This routine is inexpensive, lightweight and easy to tote. Entering as your clown character with a tray table and setting it up as if you were not a clown would not be funny.

When you’re in true clown character, you’re setting up your show while inspiring snickers and silliness through predicaments you find yourself in.

At picnics, fairs, and malls, your warm-up may be one of the few methods by which you can draw a crowd for your show. These warm-ups should be highly visual and dynamic. Simplicity and audience participation are the main ingredients of good warm-ups for clown shows.

My warm-ups are usually 3 to 5 minutes long, sometimes shorter. Following are a few other ideas from my experiences.

 

A Teaser

When I performed school shows, I poked my head from behind the curtain just before the show. The children giggled and squealed with delight. This was just a teaser, short and funny, and got the audience fired up, anticipating what would happen next.

Need inspiration? One of the finest physical comedians on the planet was George Carl. Viewing this video is sure to inspire you to come up with your own warm-up routine:

 

Use Your Other Talents

Whatever the main part of your show is, you may want to try using a talent other than your specialty for your audience warm-up. I’ve learned this makes my act more versatile and offers me great opportunities for developing new material.

These warm-ups should be highly visual and dynamic. Simplicity and audience participation are the main ingredients of good warm-ups.
For example, I used my skills as a juggler to warm up the audience before my comedy magic show with up-tempo circus music in the background. It’s a great way to test audience reaction to new material without depending on it to carry the whole show. I even added a few hat tricks to my warm-up. Positive audience response inspired me to learn more circus arts skills.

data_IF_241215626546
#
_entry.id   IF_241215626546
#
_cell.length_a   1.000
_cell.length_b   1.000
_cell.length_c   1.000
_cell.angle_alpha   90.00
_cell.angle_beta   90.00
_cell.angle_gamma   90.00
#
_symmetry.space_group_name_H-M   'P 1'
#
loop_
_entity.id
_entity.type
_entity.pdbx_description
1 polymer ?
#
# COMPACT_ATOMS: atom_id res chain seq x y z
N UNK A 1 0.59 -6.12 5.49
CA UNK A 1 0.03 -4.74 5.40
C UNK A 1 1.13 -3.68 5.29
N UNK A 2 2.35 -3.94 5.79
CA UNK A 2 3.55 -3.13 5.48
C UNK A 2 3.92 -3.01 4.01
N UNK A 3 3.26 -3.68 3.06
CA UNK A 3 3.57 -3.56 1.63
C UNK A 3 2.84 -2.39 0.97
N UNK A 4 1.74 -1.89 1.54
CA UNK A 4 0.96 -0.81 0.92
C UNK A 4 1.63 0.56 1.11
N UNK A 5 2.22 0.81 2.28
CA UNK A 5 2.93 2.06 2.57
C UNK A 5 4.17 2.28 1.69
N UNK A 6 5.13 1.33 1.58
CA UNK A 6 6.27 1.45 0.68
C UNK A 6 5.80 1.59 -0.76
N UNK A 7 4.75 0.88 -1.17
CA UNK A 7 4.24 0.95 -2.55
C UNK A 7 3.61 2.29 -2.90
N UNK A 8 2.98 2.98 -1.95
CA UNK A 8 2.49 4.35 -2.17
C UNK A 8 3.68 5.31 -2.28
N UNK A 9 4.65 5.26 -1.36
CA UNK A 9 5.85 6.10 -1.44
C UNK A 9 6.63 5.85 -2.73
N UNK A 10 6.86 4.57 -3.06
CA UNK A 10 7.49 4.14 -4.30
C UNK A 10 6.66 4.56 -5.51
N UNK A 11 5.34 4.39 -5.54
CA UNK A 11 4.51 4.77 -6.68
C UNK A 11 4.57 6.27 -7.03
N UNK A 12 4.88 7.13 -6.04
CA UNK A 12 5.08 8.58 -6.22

Warm-Ups for Young Children

Instead of using your usual warm-up for children under five years old, you may want to use a friendly-looking soft puppet, a spring animal or some sponge magic and work closely with the children. They will get used to you and you can discover and deal with any frightened ones right off the bat.

 

Magic Word Warm-up

If you haven’t used a warm-up previously, here’s a simple but very effective one you might try. Ask the children to shout out a magic word together. At the end of the school year, my popular magic words are Summer Vacation! At a picnic, you might use the name of the sponsor or company. My all-time favorite magic words are Cadabra-Abra!

Seasoned performers do takes in threes, so directing the children to say the words three times, each time yelling louder, can create a lot of energy. On the third try, you could magically produce something, like spring flowers as the magic words are shouted.

This is a visual climax to the children’s loudest attempt at shouting the magic words. Instead of doing magic, you might want to take a fall and ooze right into a backward roll as if the children had shouted you into doing it.

What you decide to practice and perform for your warm-ups is limited only by your imagination. You could probably do two or three minutes of hysterical physical comedy just by trying to take off your gloves, coat or hat.

Or you could learn to throw a few spiffy hat spins and tricks, use puppetry or ventriloquism, juggle, or spin a plate.

Whatever routine you choose, remember warm-ups will make a difference in the success of your shows. Don’t leave out this time-tested technique.

 

Have warm-up routines that have worked for you and you want to share with other kids entertainers? Share them in the comments section below. We’d love to hear them!

Download KEH Training Tip 133 - Whopping Warm-Ups